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Actually Jim, the Spring is more dangerous than the Fall. You are absolutely correct in observing that 35 degree water temperature is lethal, regardless of how warm the air may be.

 

But I am not convinced of the safety of your makeshift drysuit design, and hope that you never find out the flaw in your reasoning. You do realize you are betting your life that you are correct. I NEVER make a bet that I can't afford to lose.

 

Risk/reward ratio compares what you stand to lose versus what you stand to gain. If I were marooned on an uninhabited island without food or water, perhaps I would take greater chances than I would if I were out for purely recreational reasons. No fish is worth my life.

 

I cannot imagine a greater horror than being a mile offshore, dumping, and being unable to remount, as the cold water slowly numbs my body. Wading in Springtime, I feel the cold right through all the layers, and make frequent trips to the sand. I hope, at least, that you are kayaking with a buddy, because under those circumstances, the only hope you have of surviving, is being rescued by someone else.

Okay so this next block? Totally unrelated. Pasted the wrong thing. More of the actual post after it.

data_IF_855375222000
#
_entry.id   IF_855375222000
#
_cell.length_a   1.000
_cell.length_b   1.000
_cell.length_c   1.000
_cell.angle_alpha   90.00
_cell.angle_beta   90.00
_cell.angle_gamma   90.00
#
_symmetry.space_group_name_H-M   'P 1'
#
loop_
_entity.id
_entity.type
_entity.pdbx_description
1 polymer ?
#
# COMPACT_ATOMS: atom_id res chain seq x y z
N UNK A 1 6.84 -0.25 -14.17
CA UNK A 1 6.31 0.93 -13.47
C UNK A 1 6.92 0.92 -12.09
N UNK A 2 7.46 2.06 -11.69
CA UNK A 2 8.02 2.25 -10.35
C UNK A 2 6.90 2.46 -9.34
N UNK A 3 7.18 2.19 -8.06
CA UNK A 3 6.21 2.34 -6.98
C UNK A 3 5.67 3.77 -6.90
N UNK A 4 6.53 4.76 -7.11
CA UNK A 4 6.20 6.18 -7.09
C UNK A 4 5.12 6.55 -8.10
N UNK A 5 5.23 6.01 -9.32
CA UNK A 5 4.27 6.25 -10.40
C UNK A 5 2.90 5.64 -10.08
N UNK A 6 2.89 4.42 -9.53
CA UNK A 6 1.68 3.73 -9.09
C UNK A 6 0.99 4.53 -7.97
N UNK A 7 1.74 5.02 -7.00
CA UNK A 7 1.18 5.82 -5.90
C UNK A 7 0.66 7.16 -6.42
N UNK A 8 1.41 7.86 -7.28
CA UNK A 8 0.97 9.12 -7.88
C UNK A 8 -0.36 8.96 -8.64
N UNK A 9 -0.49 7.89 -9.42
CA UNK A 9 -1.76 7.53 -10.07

I frequently paddle alone, and so I must be more conservative in guaging what conditions are "safe". Again, if I err, let it be on the side of caution.

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I only disagree in that the "rule of 100" over simplies the risks. Other conditions like tides, waves, wind can really complicate things in a hurry. Nearly all paddling fatalities are inexperinced paddlers who capsize in moderately cold water and cannot perform a self rescue. Most aren't wearing PFDs and abt half are fishing. I paddle nearly all year and you definitely have to make other accomodations in very cold weather. I pick my times and places. In 35-40 degree water your gasp reaction can drown you in an instant. In 45-50 degree water a wetsuit (farmer john) may not protect you although with a dry top it may be adequate. Waders can safely be worn in some conditions by some people in some kayaks. I won't wear waders in the sea kayak. I only mentioned the waders because they can drown people even if they're just wading.